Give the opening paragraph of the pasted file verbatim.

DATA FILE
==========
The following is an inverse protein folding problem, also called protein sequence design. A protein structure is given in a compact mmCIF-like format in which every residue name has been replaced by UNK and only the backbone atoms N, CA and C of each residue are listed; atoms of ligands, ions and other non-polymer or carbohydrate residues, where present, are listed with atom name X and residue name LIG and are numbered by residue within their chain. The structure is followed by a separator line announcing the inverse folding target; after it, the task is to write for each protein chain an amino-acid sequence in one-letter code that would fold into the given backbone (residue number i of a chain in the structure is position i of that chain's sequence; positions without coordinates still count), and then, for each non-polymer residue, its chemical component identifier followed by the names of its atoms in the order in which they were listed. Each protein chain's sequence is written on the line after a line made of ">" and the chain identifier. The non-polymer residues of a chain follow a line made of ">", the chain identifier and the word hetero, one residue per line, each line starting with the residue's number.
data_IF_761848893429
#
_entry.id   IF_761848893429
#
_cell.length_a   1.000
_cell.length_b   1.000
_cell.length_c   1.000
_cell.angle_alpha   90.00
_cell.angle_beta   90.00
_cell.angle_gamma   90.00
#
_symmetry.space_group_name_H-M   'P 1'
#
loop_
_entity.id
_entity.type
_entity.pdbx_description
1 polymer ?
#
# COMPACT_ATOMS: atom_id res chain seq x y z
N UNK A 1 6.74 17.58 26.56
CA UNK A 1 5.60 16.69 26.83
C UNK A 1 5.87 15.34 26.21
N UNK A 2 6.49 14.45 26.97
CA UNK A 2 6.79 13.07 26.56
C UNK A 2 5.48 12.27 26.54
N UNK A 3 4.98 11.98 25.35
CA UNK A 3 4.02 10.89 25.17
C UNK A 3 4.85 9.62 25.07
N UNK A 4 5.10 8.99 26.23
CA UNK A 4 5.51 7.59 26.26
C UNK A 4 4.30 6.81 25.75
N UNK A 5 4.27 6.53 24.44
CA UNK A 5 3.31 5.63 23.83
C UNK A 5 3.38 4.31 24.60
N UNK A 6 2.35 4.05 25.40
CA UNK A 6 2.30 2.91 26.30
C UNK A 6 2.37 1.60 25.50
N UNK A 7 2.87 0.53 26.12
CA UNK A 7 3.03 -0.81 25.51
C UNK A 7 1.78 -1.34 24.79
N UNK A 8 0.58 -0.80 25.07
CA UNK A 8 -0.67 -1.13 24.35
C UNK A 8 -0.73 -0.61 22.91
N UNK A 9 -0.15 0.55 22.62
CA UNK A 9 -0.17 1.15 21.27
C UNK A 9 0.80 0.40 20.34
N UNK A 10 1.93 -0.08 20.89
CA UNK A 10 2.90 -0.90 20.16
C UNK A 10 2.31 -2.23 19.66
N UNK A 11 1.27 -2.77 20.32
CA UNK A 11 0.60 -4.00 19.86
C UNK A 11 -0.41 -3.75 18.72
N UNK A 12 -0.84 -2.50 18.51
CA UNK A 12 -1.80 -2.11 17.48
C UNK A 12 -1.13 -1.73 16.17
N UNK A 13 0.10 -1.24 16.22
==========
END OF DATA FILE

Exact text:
The following is an inverse protein folding problem, also called protein sequence design. A protein structure is given in a compact mmCIF-like format in which every residue name has been replaced by UNK and only the backbone atoms N, CA and C of each residue are listed; atoms of ligands, ions and other non-polymer or carbohydrate residues, where present, are listed with atom name X and residue name LIG and are numbered by residue within their chain. The structure is followed by a separator line announcing the inverse folding target; after it, the task is to write for each protein chain an amino-acid sequence in one-letter code that would fold into the given backbone (residue number i of a chain in the structure is position i of that chain's sequence; positions without coordinates still count), and then, for each non-polymer residue, its chemical component identifier followed by the names of its atoms in the order in which they were listed. Each protein chain's sequence is written on the line after a line made of ">" and the chain identifier. The non-polymer residues of a chain follow a line made of ">", the chain identifier and the word hetero, one residue per line, each line starting with the residue's number.